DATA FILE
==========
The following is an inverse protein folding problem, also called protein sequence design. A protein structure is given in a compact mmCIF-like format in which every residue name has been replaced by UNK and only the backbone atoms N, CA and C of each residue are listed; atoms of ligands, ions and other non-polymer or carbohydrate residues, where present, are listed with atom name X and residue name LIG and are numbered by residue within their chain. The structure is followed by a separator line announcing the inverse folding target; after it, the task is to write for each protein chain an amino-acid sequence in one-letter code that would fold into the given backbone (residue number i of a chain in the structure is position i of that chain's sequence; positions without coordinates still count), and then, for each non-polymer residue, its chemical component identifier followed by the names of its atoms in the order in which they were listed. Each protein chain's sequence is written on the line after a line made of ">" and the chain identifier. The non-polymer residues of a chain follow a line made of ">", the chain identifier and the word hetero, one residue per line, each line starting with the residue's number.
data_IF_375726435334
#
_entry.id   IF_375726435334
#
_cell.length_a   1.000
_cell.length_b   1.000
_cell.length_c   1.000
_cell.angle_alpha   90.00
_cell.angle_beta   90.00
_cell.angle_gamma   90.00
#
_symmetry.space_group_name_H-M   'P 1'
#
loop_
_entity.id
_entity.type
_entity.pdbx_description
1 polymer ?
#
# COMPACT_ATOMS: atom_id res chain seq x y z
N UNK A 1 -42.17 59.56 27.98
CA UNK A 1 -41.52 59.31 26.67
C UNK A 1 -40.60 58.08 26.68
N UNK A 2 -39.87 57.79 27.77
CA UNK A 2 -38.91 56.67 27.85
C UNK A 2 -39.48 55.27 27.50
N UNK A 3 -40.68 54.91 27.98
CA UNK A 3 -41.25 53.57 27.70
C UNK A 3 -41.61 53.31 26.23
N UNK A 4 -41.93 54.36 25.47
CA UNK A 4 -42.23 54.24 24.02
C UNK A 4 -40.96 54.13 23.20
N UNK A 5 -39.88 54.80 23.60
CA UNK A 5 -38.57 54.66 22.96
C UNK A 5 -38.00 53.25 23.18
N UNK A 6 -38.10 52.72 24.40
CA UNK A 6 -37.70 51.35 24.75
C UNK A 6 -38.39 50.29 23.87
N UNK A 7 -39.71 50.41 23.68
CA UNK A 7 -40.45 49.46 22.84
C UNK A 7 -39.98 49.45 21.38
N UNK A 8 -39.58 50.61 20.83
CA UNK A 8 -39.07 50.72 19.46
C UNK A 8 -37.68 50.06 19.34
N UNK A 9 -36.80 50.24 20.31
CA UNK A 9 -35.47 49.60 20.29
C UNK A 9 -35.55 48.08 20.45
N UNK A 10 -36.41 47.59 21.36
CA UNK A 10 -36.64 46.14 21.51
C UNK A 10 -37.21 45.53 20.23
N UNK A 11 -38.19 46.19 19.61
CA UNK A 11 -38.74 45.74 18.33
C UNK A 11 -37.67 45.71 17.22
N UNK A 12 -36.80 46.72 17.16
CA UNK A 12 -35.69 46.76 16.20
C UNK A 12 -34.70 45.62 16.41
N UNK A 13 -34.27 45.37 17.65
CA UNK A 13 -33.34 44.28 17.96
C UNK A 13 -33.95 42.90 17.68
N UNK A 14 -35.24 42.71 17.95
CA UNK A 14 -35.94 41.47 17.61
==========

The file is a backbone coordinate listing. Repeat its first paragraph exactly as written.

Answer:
The following is an inverse protein folding problem, also called protein sequence design. A protein structure is given in a compact mmCIF-like format in which every residue name has been replaced by UNK and only the backbone atoms N, CA and C of each residue are listed; atoms of ligands, ions and other non-polymer or carbohydrate residues, where present, are listed with atom name X and residue name LIG and are numbered by residue within their chain. The structure is followed by a separator line announcing the inverse folding target; after it, the task is to write for each protein chain an amino-acid sequence in one-letter code that would fold into the given backbone (residue number i of a chain in the structure is position i of that chain's sequence; positions without coordinates still count), and then, for each non-polymer residue, its chemical component identifier followed by the names of its atoms in the order in which they were listed. Each protein chain's sequence is written on the line after a line made of ">" and the chain identifier. The non-polymer residues of a chain follow a line made of ">", the chain identifier and the word hetero, one residue per line, each line starting with the residue's number.